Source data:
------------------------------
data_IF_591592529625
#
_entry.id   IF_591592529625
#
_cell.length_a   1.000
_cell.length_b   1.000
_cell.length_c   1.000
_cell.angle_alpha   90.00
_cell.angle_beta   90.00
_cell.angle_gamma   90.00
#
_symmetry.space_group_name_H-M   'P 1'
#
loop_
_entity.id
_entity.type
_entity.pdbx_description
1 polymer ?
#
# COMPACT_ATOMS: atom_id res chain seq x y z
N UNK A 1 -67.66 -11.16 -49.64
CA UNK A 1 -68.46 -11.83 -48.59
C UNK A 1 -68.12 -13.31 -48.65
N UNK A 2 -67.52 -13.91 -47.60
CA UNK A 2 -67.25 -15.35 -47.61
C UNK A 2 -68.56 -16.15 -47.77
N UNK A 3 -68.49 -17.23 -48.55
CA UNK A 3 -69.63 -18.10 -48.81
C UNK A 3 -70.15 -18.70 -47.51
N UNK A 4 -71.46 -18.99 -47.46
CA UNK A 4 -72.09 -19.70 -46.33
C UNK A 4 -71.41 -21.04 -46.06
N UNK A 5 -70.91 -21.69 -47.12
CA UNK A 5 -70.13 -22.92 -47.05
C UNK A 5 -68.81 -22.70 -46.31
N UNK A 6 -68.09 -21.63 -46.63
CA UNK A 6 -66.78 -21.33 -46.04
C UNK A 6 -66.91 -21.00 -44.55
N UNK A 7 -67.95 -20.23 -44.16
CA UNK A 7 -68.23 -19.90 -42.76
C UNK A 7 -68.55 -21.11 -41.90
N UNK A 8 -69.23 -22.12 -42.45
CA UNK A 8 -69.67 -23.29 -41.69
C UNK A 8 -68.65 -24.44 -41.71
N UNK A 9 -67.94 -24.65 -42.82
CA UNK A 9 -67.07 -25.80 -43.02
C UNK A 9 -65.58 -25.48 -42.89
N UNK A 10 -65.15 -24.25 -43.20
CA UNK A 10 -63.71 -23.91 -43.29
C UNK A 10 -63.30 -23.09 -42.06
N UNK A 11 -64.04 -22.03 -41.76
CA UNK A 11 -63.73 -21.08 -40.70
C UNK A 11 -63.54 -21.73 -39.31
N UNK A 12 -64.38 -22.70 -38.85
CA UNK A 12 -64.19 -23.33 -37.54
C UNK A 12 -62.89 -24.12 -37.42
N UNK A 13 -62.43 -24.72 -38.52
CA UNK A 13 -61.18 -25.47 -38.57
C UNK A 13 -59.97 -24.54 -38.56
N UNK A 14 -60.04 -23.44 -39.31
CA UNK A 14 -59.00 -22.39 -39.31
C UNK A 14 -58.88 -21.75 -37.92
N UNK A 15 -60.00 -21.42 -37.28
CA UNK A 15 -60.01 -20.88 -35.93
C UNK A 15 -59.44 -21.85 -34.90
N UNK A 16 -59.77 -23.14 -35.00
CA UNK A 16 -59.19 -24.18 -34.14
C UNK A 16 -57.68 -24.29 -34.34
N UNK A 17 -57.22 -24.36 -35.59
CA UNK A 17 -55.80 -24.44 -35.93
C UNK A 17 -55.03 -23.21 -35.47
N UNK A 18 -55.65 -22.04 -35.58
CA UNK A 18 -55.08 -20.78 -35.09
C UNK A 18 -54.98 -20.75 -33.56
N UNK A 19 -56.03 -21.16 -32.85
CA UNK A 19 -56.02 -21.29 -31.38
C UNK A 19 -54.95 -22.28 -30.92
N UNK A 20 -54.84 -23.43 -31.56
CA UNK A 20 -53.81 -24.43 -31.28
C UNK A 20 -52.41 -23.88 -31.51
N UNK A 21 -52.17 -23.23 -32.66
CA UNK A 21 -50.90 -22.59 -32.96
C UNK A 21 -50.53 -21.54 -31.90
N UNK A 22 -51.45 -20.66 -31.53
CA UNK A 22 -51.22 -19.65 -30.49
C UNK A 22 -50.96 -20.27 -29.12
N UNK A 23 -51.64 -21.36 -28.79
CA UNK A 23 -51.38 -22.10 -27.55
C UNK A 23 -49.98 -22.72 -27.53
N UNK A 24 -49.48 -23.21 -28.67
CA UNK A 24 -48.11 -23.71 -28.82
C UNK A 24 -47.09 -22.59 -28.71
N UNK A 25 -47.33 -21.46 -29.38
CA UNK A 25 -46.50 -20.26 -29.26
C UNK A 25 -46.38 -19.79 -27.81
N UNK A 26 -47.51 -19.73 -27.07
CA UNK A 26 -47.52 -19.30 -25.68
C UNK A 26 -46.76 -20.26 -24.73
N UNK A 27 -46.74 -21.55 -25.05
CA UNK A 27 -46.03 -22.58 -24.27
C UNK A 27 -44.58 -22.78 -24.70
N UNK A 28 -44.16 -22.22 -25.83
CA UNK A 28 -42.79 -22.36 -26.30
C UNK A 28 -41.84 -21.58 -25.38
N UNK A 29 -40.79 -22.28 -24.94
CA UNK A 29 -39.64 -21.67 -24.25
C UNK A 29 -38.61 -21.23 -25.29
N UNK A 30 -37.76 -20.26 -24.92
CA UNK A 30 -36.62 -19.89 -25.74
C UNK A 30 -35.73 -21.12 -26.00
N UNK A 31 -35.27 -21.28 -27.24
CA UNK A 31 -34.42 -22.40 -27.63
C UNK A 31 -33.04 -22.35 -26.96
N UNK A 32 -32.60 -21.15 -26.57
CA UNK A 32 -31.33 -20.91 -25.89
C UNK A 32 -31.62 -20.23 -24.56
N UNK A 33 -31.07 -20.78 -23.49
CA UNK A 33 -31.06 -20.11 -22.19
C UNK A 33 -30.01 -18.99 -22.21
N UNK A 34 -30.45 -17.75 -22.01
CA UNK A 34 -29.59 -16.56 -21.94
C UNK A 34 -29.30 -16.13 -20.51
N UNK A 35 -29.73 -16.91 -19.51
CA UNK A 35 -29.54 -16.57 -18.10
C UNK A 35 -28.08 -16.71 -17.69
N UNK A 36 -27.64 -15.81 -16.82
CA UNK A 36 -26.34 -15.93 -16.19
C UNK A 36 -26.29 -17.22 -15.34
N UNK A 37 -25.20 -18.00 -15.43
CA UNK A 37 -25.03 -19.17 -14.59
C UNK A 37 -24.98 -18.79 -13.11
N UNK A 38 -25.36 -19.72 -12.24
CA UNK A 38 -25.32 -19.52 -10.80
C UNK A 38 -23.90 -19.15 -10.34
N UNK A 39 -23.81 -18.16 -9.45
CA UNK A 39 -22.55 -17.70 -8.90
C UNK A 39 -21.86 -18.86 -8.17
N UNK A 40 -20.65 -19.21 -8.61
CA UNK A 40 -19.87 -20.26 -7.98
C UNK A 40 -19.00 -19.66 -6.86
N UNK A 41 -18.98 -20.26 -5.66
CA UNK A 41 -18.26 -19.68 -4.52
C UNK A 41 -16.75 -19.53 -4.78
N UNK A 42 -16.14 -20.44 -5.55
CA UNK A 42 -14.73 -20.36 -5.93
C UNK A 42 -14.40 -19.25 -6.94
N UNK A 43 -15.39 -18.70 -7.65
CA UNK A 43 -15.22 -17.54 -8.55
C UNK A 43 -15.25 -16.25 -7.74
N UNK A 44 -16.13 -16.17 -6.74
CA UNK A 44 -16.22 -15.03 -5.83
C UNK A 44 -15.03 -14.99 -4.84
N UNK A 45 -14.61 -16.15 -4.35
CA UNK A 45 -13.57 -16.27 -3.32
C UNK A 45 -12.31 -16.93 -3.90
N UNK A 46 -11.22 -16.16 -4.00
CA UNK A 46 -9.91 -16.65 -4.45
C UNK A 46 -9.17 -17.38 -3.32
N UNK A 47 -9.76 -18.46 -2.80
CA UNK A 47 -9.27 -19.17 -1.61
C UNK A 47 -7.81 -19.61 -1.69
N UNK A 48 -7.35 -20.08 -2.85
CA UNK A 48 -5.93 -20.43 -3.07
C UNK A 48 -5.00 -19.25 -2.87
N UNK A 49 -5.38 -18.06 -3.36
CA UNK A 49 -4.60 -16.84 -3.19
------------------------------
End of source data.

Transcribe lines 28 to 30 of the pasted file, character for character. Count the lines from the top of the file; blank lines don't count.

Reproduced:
CA UNK A 3 -69.63 -18.10 -48.81
C UNK A 3 -70.15 -18.70 -47.51
N UNK A 4 -71.46 -18.99 -47.46